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I'm trying to find the Fourier sine transform of $e^{-x}$. I know that $e^{-x}=\cosh x-\sinh x$. Keeping in mind that $\cosh x$ is an even function so I have the following transformation: $$\sqrt{\frac{2}{\pi}}\int_0^\infty -\sin(kx)\sinh(x)dx$$

However I have problem calculating this integral or I'm doing something completely off. What I found out from Fourier sine transform table with exponential functions it that transform equals $\dfrac{k}{1+k^2}$

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    $\begingroup$ You need to describe your problem, especially since you have the answer. $\endgroup$ Commented Nov 8, 2018 at 19:53
  • $\begingroup$ do you want help computing the integral? $\endgroup$
    – gt6989b
    Commented Nov 8, 2018 at 20:01

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Hint: you can use complex numbers and write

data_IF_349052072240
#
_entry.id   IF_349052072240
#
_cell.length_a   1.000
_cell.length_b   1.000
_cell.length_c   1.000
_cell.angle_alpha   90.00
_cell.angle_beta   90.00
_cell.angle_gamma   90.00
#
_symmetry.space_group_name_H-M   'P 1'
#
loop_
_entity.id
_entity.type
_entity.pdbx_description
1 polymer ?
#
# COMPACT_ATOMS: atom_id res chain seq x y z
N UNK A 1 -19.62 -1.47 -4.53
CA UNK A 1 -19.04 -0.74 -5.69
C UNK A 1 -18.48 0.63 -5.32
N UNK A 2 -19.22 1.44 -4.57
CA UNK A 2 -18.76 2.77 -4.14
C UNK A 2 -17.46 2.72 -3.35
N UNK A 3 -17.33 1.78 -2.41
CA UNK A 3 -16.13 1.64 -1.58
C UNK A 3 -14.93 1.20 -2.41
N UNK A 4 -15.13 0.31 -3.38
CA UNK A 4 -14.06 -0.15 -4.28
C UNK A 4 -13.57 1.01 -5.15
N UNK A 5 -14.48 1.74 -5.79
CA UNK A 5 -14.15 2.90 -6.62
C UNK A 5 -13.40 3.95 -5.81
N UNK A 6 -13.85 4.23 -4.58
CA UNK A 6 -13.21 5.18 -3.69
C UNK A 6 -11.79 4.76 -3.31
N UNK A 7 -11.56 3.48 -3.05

$$e^{ikx}=\cos(kx)+i\sin(kx)$$

Calculating the integral of $e^{-x}e^{ikx}$ should be trivial. The real part of the answer is the cosine transform, the imaginary part is the sine transform.

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I would suggest not to use $e^{-x} = coshx - sinhx$
f(x) = $e^{-x}$
Now for Fourier sine transform, we know, $$F_s[f(x)] = \int_0^∞ e^{-x}sin(sx)dx $$ Now,applying integration by parts $$I = \int e^{-x}sin(sx)dx = e^{-x}\int sin{sx}dx + \int e^{-x}(\int sin{sx}dx)dx $$ $$ = \frac{-e^{-x}(cos{sx})}{s} - \frac{\int e^{-x}(cos{sx})dx}{s} $$ $$ = \frac{-e^{-x}(cos{sx})}{s} - \frac{[\frac{e^{-x}(sin{sx})}{s} + \frac{\int e^{-x}sin(sx)dx}{s}]}{s}$$ $$ = \frac{-e^{-x}(cos{sx})}{s} - \frac{e^{-x}(sin{sx})}{s^2} - \frac{I}{s^2} $$ $$ or, I(1 +\frac{1}{s^2}) = -\frac{-e^{-x}(scos{sx} + sin{sx})}{s^2} $$ $$ or, I = -\frac{-e^{-x}(scos{sx} + sin{sx})}{s^2+1} $$ Now, putting the limits, $$ F_s[f(x)] = [-\frac{-e^{-x}(scos{sx} + sin{sx})}{s^2+1}]_0^∞ $$ $$ = \frac {s}{s^2 + 1} $$ I hope it helps

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